Life&Style’s Charlotte Gill pre-empts how Pantone’s choice for Colour of the Year will materialise in beauty, fashion, and interior design in the upcoming months
Pantone recently announced that its 2019 Colour of the Year is ‘Living Coral’, a ‘life affirming coral hue with a golden undertone that energizes and enlivens with a softer edge’.
In recent years, the Colour of the Year has included Ultra Violet (a blue-based purple), Greenery (a fresh and zesty yellow-green shade) and Marsala (a robust and earthy wine red). You may have heard of Millennial Pink and Gen-Z Yellow but these were never official colours so much as ‘it’ ones which had their moment- Pantone tends to be more researched and technical in its choosing. Each year a thorough and thoughtful process is carried out; the team look to the film industry, circulating art, fashion trends, popular travel destinations, new technologies and materials, upcoming world events, digital and social media platforms and beyond to identify a colour which encapsulates the zeitgeist.
Living Coral is said to reflect our desire for authentic and immersive experiences in an increasingly digitalised world by being bright, fun and lighthearted.
As expected, there are people who critique the choice. Some question whether, as a colour aiming to represent the current time, it is naive and insensitive to choose one based on ‘living coral’, when climate change is leading to the bleaching and destruction of coral reefs. To quote Vogue: can a colour be woke? It seems too great a task for one mere shade to capture a sense of social, digital, economic, political, environmental global issues for the coming year, no? At least this hue is bright and has an optimistic feel to it; perhaps a colour cannot entirely reflect the current time but can offer a little of what we need to offset it.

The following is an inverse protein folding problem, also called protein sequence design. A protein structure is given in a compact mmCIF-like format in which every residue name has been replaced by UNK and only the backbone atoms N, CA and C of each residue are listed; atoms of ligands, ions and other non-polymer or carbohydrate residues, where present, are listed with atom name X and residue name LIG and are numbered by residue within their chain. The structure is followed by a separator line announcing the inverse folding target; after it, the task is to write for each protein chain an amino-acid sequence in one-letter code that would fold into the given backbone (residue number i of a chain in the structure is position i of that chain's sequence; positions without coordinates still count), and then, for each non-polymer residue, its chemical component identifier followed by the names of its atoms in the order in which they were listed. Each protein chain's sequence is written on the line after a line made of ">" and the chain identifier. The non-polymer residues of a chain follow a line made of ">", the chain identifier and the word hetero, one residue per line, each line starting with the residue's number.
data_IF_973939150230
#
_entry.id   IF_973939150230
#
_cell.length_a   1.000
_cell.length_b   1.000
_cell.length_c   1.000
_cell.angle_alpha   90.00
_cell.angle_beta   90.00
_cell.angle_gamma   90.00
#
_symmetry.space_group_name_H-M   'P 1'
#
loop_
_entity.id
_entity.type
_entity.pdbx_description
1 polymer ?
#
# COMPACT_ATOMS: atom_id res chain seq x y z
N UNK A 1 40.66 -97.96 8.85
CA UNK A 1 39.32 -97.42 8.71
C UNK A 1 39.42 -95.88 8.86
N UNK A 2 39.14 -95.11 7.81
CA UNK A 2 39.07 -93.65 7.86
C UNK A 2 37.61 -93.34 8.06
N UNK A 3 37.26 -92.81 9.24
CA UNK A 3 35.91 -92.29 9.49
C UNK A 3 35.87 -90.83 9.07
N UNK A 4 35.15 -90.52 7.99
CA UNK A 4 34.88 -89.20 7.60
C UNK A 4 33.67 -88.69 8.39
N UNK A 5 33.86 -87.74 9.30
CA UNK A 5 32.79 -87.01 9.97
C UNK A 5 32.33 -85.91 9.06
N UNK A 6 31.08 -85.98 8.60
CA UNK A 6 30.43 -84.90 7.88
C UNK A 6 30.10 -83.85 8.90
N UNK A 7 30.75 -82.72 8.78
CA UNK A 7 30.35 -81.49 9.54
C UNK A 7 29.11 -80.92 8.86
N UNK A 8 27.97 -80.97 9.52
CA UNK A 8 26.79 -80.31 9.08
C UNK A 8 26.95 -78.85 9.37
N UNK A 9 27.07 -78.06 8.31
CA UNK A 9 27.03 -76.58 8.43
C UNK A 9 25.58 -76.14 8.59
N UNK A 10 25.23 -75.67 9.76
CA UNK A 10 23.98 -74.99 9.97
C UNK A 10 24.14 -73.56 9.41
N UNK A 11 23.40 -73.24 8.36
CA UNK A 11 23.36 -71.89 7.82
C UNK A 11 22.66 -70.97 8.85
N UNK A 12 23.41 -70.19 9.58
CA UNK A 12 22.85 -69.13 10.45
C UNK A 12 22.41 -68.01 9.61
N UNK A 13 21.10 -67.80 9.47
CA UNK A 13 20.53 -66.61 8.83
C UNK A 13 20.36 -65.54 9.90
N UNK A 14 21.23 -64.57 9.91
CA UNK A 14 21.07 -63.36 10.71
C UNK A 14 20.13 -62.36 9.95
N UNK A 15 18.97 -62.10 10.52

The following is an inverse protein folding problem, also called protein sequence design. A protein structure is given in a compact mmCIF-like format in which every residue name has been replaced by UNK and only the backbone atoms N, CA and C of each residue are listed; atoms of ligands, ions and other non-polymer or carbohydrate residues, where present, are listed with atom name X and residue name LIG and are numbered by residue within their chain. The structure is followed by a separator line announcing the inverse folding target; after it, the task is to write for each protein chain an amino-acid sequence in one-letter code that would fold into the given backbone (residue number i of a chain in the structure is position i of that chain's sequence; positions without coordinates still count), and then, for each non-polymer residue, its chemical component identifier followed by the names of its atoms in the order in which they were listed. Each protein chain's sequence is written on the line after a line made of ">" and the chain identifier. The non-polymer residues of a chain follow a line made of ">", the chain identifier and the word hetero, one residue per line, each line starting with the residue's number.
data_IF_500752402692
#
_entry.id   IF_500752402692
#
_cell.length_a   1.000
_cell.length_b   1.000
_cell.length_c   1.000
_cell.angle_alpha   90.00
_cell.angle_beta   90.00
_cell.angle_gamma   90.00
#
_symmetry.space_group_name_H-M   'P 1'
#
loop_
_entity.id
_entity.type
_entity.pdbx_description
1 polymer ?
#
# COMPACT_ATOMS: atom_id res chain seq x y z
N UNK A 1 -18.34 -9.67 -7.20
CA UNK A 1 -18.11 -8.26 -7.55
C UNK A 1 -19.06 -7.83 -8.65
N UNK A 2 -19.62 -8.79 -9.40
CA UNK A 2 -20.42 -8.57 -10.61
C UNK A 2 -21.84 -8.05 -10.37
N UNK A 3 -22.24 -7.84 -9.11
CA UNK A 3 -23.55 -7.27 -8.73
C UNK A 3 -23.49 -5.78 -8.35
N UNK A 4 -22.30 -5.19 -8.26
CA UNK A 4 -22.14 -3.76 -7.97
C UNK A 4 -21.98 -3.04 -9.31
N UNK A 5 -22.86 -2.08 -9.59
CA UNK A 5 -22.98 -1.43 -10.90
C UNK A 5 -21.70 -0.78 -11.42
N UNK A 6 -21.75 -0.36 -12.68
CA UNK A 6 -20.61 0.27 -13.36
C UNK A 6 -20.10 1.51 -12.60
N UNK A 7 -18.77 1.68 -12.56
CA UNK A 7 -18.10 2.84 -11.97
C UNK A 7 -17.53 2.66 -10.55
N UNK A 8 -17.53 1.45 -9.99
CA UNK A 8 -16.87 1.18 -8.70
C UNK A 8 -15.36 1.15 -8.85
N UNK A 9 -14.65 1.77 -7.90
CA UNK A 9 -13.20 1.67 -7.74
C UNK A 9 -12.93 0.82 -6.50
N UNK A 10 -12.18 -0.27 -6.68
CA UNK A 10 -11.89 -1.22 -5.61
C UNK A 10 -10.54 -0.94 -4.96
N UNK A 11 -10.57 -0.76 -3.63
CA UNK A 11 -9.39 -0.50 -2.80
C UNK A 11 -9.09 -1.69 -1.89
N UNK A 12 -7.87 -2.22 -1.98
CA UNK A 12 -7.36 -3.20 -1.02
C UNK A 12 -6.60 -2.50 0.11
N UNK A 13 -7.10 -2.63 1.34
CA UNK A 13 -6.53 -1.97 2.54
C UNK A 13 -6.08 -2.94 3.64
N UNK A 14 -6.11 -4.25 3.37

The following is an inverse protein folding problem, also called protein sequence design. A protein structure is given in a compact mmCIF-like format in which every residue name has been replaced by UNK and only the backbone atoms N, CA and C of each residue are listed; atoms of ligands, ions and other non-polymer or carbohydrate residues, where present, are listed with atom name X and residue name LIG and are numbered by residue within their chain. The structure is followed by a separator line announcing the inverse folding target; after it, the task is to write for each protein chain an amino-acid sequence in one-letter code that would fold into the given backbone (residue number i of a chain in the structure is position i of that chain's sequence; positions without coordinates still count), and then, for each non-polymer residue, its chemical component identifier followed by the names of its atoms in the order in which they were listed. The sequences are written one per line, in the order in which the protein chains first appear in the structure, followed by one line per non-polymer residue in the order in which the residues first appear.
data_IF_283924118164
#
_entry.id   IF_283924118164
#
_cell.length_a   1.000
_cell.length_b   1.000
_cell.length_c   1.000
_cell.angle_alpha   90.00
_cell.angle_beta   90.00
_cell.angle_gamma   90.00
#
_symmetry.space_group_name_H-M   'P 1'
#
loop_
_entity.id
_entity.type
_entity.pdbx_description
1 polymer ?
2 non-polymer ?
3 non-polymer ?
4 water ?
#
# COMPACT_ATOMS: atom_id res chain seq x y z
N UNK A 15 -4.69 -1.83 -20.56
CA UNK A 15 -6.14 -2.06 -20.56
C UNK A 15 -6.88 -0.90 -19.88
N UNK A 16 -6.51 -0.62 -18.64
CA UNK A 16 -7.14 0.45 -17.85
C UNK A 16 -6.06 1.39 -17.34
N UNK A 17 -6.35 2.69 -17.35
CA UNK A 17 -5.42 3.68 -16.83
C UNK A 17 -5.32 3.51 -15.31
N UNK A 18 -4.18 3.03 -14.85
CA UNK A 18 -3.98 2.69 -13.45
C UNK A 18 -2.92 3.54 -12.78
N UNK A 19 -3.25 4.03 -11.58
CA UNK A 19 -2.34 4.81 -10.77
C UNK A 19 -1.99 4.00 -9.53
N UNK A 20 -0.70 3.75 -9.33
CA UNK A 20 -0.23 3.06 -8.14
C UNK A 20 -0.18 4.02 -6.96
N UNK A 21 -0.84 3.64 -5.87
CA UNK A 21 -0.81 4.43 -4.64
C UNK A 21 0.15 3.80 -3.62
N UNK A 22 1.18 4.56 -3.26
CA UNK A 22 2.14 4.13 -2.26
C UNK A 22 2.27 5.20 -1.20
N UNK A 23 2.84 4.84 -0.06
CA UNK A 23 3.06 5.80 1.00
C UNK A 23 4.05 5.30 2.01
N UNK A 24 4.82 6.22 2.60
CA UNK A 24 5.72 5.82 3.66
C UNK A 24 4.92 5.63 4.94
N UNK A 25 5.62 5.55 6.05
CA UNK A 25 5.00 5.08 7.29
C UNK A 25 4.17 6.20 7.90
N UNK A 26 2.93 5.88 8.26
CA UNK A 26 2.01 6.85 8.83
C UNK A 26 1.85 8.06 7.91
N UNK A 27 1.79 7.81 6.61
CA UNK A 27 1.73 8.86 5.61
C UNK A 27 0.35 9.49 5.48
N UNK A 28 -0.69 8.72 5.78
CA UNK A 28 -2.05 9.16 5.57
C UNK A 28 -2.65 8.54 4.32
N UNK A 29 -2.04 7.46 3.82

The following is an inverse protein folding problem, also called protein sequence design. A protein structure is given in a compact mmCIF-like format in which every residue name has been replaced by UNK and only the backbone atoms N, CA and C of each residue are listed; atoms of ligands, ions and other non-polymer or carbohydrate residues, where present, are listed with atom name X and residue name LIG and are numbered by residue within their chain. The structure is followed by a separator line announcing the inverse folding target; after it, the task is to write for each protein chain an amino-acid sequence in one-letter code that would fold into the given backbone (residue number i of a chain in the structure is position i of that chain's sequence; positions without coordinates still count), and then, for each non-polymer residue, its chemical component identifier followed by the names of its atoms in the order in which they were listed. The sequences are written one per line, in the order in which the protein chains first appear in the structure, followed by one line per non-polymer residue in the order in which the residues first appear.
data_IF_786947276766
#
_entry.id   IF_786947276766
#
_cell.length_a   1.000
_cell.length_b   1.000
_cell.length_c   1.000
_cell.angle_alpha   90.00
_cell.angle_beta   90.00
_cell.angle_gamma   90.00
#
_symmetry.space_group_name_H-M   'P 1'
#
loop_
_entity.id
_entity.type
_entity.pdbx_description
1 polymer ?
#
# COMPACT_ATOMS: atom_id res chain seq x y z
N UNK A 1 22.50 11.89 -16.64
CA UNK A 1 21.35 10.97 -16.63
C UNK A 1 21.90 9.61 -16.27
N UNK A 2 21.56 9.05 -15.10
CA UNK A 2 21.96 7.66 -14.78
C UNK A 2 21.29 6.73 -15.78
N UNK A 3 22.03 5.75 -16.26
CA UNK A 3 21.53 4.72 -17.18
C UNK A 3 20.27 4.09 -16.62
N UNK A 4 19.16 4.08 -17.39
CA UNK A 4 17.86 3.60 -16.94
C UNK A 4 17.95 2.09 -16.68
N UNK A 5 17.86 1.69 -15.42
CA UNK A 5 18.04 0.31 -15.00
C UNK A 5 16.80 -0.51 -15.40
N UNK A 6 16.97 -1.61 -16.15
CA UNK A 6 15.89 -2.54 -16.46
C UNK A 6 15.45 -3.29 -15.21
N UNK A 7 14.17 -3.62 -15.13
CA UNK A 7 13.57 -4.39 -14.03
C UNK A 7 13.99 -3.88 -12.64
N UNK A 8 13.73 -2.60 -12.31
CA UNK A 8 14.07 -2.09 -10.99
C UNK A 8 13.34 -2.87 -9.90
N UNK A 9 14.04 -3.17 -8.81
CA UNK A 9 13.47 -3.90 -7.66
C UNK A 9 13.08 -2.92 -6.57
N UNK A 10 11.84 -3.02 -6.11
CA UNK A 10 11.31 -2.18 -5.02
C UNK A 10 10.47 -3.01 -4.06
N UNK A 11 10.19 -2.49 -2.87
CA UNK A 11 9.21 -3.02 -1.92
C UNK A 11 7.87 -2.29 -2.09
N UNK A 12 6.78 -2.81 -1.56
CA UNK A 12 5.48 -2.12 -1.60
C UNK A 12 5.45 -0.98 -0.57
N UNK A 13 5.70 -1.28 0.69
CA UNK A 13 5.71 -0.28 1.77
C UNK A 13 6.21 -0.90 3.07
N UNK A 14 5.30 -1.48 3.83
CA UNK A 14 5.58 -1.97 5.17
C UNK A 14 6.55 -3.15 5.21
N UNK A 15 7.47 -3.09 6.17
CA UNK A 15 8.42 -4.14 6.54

The Colour of the Year can seem wishy-washy, a bit like reading your horoscope with the full knowledge that it is made up. But that doesn’t mean it can’t be fun to entertain the possibility, and a colour is an easy forecast to get on board with. Looking back at the choices made in recent years, the Colour of the Year tends to have a more direct influence over interior designs and graphic designs, so if you see coral popping up in shops, hotels and cafés and on your Pinterest and Instagram, you know where it came from.
As for whether you will be seeing coral everywhere you turn on the high street, you are more likely to see a broader spread of colours based upon this one shade. Pantone’s Colour of the Year takes inspiration from the fashion industry, often analysing Fashion Week colours. Burnt oranges, soft pinks and reds noticeably appeared on Spring-Summer 2019 catwalks. If bright shades are not your vibe then there is no need to descend into sartorial panic because coral in a muted variation can be very natural and understated. Make-up and nail varnishes in nudes and peaches also tie easily into the coral colour scheme, while earrings and bags are a manageable way to work the colour into an outfit.